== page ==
Fertile Memory (1981)
Director: Michel Khleifi
This is the earliest work of Michel Khleifi, best known for his radically humane depiction of the Palestinian / Israeli conflict in romantic drama Wedding in Galilee (1987). In his debut he shows the stifling effect of occupation on Palestinian women, and the space they create together to cope and to resist. The film’s dual protagonists are Roumia, an elderly widow living on the outskirts of Nazareth, and Sahar, a young writer in Ramallah.
Set on both sides of the ‘Green Line’ and blurring fiction with non-fiction, Fertile Memory tells a wider story of Palestine but gives space to the absorbing minutiae of these women’s lives. The film honours their contribution while acknowledging their lack of recognition both as Palestinians and as women.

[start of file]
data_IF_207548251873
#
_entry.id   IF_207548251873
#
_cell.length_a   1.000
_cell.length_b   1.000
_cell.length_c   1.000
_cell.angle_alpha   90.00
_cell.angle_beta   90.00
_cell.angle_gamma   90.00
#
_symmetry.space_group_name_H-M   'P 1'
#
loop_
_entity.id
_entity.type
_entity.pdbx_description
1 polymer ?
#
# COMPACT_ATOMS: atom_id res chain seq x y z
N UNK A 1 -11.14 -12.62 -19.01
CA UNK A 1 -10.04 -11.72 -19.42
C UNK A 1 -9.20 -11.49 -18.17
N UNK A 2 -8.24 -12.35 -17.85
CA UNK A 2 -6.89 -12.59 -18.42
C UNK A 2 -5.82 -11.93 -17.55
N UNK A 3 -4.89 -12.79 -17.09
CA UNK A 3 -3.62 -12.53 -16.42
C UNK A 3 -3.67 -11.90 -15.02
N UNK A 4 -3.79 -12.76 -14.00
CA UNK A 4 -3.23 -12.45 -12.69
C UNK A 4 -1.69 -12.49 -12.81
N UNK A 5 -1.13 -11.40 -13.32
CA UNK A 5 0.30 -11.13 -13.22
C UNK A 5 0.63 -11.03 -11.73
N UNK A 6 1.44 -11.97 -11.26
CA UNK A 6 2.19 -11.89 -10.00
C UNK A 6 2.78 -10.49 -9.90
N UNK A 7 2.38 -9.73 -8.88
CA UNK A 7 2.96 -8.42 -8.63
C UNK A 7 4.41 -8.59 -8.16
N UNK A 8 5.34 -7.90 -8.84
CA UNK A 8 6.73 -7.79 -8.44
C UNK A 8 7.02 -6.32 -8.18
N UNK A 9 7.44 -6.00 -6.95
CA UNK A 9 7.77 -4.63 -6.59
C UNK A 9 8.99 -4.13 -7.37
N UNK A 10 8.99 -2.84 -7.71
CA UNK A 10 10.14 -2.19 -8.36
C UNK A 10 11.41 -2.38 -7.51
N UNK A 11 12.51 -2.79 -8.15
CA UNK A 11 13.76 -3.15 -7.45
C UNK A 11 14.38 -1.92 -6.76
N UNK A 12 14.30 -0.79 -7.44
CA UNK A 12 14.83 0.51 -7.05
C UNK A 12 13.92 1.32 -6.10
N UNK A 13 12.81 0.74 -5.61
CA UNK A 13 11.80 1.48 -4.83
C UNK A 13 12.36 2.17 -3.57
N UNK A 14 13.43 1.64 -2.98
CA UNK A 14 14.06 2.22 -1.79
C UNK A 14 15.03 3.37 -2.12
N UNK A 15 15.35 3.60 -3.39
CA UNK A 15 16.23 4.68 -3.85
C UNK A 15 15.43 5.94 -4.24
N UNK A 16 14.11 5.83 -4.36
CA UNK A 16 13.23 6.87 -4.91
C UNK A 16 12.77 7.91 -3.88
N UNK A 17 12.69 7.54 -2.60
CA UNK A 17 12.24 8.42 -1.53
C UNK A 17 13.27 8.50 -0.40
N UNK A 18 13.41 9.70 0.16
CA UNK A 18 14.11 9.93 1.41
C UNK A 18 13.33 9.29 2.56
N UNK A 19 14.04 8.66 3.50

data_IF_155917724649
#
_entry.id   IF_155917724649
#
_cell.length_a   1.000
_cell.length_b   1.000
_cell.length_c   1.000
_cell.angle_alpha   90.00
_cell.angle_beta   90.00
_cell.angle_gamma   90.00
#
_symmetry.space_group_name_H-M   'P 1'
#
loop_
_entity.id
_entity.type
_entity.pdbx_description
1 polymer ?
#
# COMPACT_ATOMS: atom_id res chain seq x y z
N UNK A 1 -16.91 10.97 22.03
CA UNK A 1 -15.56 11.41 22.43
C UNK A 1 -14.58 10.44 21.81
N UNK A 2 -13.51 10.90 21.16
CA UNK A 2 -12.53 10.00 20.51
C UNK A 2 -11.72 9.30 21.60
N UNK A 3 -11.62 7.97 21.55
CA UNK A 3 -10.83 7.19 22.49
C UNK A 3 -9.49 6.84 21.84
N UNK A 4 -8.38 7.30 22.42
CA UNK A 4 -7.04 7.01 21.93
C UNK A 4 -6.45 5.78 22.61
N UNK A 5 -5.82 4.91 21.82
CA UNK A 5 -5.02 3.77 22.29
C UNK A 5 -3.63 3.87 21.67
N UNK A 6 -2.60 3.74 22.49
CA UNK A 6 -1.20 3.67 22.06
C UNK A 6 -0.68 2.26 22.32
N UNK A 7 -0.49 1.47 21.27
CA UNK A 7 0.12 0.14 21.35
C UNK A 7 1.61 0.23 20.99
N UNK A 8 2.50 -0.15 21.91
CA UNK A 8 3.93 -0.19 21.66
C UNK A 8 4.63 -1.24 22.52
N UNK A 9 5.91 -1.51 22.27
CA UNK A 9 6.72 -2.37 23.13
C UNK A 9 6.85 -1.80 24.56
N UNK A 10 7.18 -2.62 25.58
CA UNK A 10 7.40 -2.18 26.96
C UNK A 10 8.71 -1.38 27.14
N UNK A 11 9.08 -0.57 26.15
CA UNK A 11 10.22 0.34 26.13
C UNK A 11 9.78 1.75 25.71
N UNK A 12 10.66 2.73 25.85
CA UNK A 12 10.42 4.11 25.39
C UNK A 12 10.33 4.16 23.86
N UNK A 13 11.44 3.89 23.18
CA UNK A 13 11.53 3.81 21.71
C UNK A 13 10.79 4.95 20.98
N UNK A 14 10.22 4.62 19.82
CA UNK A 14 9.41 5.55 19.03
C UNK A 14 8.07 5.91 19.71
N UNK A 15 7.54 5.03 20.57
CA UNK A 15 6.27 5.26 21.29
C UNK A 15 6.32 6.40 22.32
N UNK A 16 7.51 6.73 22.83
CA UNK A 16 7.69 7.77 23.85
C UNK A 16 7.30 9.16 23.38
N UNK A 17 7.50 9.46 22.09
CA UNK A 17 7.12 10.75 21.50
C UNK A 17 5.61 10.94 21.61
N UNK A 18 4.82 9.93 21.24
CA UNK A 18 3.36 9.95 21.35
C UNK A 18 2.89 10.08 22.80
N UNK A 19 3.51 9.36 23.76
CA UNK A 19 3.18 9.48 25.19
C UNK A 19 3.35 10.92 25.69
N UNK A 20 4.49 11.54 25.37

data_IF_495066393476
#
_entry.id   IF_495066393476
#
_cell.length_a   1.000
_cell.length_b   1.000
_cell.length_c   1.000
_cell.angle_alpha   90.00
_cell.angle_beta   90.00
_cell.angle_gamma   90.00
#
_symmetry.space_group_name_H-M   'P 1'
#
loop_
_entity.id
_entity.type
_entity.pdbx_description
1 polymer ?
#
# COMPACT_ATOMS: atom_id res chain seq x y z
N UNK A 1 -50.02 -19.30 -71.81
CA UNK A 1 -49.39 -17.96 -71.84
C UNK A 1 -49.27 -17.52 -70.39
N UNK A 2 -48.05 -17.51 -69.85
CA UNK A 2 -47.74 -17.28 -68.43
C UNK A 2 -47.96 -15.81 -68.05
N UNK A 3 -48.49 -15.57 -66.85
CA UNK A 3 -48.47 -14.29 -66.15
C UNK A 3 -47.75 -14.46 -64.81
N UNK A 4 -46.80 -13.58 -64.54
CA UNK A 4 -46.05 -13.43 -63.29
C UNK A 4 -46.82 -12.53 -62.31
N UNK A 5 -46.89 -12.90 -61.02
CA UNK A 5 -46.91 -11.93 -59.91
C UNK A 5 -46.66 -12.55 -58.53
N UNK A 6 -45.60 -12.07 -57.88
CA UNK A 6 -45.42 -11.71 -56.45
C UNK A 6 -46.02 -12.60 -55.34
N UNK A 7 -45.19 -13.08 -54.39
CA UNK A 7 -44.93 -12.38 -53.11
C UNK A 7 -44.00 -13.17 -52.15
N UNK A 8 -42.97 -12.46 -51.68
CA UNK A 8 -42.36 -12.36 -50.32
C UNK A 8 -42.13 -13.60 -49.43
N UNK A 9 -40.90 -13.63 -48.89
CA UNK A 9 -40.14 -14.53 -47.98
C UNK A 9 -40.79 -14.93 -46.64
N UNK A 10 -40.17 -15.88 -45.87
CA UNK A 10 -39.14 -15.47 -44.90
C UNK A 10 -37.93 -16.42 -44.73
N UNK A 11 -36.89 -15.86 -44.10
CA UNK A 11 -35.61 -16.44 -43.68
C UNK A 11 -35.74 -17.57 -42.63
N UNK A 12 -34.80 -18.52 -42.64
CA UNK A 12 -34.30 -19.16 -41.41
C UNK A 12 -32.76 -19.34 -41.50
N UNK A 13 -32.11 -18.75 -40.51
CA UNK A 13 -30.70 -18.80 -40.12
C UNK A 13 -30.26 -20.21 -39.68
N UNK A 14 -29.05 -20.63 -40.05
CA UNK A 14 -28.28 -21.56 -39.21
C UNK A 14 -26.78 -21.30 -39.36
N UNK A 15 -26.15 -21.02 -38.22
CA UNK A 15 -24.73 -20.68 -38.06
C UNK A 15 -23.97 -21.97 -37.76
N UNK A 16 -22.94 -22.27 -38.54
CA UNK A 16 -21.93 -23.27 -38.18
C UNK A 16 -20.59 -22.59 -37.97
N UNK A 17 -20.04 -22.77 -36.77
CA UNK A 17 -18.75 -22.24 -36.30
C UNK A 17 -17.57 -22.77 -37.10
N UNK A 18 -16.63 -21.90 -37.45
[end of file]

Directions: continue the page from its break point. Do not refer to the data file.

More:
Wanderers of the Desert (1984)
Director: Nacer Khemir
The first of Tunisian director Nacer Khemir’s ’desert trilogy’, which also includes The Dove’s Lost Necklace (1991) and Bab’Aziz: The Prince Who Contemplated His Soul (2005), Wanderers of the Desert is based on a Sufi poem. It’s the story of a teacher who takes a job in a remote Saharan village, where the locals are obsessed by a mysterious treasure. The children are cursed to wander the desert, singing and going in circles in a never-ending Sisyphean ritual.
Through the mesmerising presence of a girl (Soufiane Makni), the teacher is drawn into this magical desert landscape, the narrative all but unravelling over the course of the film, leaving us and the characters untethered from time and space. With an elegant, otherworldly performance from Makni at its heart, Khemir’s film is able to conjure the lyrical poeticism of the source material.
The Silences of the Palace (1994)
Director: Moufida Tlatli